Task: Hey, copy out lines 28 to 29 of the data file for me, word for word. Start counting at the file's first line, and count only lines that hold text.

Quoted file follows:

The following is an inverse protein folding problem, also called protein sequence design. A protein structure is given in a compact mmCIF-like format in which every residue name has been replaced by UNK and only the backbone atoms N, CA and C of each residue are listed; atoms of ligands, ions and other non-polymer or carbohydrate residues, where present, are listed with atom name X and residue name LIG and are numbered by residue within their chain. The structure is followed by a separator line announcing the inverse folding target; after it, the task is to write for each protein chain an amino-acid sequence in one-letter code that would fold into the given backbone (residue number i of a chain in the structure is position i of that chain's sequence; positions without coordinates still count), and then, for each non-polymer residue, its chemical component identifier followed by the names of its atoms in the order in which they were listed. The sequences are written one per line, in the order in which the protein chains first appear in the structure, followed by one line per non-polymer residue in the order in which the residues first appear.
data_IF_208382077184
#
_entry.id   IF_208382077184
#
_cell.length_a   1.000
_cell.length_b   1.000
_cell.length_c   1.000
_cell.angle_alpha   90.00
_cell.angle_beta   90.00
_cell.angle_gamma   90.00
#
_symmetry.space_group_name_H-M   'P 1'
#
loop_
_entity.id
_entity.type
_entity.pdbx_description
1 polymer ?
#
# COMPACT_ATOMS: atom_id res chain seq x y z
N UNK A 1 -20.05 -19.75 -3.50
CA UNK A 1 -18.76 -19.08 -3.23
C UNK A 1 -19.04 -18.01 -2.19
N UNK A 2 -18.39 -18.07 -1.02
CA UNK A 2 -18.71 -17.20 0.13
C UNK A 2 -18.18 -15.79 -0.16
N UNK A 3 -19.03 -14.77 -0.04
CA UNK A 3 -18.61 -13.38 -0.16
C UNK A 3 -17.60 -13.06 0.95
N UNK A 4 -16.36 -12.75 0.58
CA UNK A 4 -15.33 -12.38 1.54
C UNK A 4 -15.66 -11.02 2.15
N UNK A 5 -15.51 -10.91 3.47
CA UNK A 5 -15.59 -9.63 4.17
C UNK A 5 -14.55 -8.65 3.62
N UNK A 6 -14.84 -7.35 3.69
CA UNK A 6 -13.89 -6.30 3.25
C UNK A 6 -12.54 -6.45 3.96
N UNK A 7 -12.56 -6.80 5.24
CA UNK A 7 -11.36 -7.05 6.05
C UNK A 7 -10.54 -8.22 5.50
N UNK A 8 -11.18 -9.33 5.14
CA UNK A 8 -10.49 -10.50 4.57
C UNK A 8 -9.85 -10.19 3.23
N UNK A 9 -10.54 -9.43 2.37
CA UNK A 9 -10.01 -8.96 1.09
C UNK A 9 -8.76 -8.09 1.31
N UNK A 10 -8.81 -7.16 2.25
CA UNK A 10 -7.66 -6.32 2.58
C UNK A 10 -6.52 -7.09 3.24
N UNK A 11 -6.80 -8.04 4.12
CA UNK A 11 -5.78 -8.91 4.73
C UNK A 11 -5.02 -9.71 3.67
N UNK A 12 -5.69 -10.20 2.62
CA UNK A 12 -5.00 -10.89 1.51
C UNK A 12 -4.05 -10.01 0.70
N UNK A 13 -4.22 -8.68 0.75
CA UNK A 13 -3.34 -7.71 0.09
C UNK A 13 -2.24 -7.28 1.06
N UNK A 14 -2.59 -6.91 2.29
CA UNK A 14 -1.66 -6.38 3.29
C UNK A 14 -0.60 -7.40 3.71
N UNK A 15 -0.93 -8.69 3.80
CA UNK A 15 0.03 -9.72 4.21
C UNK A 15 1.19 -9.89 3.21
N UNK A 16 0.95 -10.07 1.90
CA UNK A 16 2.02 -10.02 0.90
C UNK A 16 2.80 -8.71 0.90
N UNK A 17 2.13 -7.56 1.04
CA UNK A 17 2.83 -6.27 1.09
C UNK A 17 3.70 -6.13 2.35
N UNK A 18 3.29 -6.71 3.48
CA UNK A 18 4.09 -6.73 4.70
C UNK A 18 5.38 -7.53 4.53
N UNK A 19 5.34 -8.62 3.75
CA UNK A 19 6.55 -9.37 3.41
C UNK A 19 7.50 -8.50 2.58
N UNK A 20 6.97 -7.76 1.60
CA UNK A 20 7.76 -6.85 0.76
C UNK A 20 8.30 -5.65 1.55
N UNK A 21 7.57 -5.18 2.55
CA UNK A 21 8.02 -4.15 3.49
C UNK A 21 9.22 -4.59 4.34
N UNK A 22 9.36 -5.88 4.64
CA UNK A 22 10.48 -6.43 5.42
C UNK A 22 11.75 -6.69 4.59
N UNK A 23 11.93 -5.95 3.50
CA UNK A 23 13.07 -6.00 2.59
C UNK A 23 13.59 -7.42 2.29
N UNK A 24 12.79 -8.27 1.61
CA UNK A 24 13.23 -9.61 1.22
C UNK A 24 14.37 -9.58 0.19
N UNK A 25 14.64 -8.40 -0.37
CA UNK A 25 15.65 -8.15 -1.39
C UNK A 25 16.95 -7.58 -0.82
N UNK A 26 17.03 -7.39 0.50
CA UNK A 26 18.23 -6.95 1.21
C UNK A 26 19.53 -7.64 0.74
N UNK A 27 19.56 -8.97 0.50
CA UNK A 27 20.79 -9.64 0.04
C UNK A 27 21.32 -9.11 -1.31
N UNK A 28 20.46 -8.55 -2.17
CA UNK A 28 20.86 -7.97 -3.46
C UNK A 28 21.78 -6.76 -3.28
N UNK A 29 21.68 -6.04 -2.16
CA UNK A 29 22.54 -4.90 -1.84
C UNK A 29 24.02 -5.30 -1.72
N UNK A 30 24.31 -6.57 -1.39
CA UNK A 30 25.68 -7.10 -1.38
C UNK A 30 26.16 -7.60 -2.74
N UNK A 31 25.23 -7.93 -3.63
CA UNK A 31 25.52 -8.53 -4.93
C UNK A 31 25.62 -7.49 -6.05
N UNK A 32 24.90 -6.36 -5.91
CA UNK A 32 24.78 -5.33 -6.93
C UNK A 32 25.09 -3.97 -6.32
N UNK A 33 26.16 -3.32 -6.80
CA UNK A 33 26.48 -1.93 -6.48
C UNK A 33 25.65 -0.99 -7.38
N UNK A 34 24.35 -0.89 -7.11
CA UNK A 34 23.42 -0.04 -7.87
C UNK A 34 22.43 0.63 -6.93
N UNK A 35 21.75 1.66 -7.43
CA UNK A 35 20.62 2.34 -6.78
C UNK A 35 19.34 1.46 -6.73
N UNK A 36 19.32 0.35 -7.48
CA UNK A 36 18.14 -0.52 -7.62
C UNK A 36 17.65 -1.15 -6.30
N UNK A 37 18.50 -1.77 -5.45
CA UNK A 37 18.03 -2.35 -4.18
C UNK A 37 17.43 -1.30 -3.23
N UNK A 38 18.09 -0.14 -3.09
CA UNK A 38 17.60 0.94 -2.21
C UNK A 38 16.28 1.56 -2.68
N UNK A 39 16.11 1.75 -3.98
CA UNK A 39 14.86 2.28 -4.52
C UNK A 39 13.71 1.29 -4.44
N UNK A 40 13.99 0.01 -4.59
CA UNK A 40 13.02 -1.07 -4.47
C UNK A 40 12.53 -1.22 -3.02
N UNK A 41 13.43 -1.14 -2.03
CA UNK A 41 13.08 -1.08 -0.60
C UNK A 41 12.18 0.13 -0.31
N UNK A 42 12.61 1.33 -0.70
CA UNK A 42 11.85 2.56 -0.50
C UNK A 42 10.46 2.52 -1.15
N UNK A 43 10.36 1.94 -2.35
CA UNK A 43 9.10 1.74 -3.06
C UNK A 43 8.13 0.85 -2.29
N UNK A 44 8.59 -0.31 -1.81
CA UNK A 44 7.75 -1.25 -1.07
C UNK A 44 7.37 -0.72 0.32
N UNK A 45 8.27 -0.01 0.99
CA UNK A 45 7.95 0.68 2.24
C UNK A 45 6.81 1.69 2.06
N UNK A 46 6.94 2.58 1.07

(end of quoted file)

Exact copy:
N UNK A 3 -19.03 -14.77 -0.04
CA UNK A 3 -18.61 -13.38 -0.16